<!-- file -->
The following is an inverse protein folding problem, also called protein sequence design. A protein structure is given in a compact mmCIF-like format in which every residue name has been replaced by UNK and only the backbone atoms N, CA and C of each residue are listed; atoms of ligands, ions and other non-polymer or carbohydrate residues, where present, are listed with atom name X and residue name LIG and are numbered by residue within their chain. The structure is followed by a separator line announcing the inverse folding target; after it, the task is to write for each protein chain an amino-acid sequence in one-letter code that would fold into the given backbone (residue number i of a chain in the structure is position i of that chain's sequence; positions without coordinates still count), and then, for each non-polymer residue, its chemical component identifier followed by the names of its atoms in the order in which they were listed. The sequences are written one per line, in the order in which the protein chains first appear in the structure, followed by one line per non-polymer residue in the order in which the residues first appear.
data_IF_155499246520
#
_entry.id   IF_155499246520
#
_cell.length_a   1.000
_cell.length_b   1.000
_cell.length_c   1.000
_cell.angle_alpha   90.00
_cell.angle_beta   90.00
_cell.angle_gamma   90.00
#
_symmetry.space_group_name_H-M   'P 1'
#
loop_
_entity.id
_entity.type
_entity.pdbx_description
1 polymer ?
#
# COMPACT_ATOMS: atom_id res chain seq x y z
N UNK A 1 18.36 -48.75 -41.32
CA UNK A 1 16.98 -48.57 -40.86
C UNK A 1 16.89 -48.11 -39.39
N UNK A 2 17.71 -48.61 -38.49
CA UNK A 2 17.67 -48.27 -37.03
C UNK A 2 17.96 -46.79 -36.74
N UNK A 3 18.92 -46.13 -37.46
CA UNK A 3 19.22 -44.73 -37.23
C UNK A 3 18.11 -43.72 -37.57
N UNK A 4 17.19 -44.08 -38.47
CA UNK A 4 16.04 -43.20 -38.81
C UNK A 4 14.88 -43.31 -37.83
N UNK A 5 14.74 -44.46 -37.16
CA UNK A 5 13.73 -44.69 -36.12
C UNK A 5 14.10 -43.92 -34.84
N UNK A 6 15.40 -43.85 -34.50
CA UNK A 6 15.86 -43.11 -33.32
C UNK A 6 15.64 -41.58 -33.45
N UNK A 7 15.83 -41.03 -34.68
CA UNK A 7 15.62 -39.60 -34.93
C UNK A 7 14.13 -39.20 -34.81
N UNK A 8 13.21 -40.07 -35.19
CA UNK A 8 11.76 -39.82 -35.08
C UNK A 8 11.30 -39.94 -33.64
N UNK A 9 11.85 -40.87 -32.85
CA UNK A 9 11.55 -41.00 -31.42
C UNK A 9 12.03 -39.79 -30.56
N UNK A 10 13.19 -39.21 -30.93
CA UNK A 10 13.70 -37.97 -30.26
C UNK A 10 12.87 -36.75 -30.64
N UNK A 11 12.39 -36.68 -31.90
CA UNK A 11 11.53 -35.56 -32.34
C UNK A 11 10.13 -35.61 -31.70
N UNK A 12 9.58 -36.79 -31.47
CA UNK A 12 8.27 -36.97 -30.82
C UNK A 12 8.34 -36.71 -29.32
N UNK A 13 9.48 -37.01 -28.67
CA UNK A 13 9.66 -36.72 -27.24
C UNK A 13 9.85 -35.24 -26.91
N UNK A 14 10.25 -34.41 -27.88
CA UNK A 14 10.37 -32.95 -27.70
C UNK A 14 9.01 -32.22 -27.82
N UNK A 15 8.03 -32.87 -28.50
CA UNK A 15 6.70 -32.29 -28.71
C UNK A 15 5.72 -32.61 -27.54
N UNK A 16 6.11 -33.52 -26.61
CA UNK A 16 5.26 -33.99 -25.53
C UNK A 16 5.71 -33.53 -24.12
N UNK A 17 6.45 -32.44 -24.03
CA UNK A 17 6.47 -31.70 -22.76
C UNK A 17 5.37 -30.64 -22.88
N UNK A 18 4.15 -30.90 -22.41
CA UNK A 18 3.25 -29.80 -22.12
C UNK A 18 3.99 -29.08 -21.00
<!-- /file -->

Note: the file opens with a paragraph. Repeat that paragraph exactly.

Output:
The following is an inverse protein folding problem, also called protein sequence design. A protein structure is given in a compact mmCIF-like format in which every residue name has been replaced by UNK and only the backbone atoms N, CA and C of each residue are listed; atoms of ligands, ions and other non-polymer or carbohydrate residues, where present, are listed with atom name X and residue name LIG and are numbered by residue within their chain. The structure is followed by a separator line announcing the inverse folding target; after it, the task is to write for each protein chain an amino-acid sequence in one-letter code that would fold into the given backbone (residue number i of a chain in the structure is position i of that chain's sequence; positions without coordinates still count), and then, for each non-polymer residue, its chemical component identifier followed by the names of its atoms in the order in which they were listed. The sequences are written one per line, in the order in which the protein chains first appear in the structure, followed by one line per non-polymer residue in the order in which the residues first appear.